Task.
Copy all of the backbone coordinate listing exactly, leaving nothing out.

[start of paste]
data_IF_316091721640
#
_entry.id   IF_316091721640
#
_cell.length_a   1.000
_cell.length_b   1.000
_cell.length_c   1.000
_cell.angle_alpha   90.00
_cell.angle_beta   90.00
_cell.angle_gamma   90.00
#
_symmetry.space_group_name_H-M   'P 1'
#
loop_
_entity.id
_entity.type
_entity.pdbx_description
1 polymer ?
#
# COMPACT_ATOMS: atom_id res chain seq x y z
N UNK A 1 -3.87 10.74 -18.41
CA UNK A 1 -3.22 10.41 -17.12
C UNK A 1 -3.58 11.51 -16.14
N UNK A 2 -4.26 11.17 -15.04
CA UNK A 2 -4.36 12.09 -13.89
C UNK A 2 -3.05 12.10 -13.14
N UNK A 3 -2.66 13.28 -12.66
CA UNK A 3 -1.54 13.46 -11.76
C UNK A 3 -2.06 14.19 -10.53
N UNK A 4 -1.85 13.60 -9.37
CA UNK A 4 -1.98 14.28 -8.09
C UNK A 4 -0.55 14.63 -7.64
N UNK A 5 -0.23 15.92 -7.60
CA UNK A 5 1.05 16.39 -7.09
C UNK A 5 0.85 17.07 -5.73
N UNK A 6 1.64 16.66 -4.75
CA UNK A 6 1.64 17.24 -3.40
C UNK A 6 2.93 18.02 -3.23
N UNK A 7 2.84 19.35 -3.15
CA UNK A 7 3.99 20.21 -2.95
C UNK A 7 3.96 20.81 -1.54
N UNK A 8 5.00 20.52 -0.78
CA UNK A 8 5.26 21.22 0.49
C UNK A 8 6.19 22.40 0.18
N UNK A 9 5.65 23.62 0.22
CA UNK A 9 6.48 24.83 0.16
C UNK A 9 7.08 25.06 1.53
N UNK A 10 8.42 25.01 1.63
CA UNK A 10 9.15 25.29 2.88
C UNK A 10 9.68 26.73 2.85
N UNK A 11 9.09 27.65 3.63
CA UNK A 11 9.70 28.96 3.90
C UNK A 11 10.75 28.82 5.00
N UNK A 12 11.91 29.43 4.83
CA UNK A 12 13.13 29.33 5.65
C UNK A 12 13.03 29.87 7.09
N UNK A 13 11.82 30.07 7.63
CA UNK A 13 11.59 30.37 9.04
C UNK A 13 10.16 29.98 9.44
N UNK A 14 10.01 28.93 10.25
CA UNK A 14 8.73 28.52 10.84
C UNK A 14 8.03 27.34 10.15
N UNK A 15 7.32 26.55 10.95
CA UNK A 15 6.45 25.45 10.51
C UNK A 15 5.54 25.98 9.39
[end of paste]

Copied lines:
data_IF_316091721640
#
_entry.id   IF_316091721640
#
_cell.length_a   1.000
_cell.length_b   1.000
_cell.length_c   1.000
_cell.angle_alpha   90.00
_cell.angle_beta   90.00
_cell.angle_gamma   90.00
#
_symmetry.space_group_name_H-M   'P 1'
#
loop_
_entity.id
_entity.type
_entity.pdbx_description
1 polymer ?
#
# COMPACT_ATOMS: atom_id res chain seq x y z
N UNK A 1 -3.87 10.74 -18.41
CA UNK A 1 -3.22 10.41 -17.12
C UNK A 1 -3.58 11.51 -16.14
N UNK A 2 -4.26 11.17 -15.04
CA UNK A 2 -4.36 12.09 -13.89
C UNK A 2 -3.05 12.10 -13.14
N UNK A 3 -2.66 13.28 -12.66
CA UNK A 3 -1.54 13.46 -11.76
C UNK A 3 -2.06 14.19 -10.53
N UNK A 4 -1.85 13.60 -9.37
CA UNK A 4 -1.98 14.28 -8.09
C UNK A 4 -0.55 14.63 -7.64
N UNK A 5 -0.23 15.92 -7.60
CA UNK A 5 1.05 16.39 -7.09
C UNK A 5 0.85 17.07 -5.73
N UNK A 6 1.64 16.66 -4.75
CA UNK A 6 1.64 17.24 -3.40
C UNK A 6 2.93 18.02 -3.23
N UNK A 7 2.84 19.35 -3.15
CA UNK A 7 3.99 20.21 -2.95
C UNK A 7 3.96 20.81 -1.54
N UNK A 8 5.00 20.52 -0.78
CA UNK A 8 5.26 21.22 0.49
C UNK A 8 6.19 22.40 0.18
N UNK A 9 5.65 23.62 0.22
CA UNK A 9 6.48 24.83 0.16
C UNK A 9 7.08 25.06 1.53
N UNK A 10 8.42 25.01 1.63
CA UNK A 10 9.15 25.29 2.88
C UNK A 10 9.68 26.73 2.85
N UNK A 11 9.09 27.65 3.63
CA UNK A 11 9.70 28.96 3.90
C UNK A 11 10.75 28.82 5.00
N UNK A 12 11.91 29.43 4.83
CA UNK A 12 13.13 29.33 5.65
C UNK A 12 13.03 29.87 7.09
N UNK A 13 11.82 30.07 7.63
CA UNK A 13 11.59 30.37 9.04
C UNK A 13 10.16 29.98 9.44
N UNK A 14 10.01 28.93 10.25
CA UNK A 14 8.73 28.52 10.84
C UNK A 14 8.03 27.34 10.15
N UNK A 15 7.32 26.55 10.95
CA UNK A 15 6.45 25.45 10.51
C UNK A 15 5.54 25.98 9.39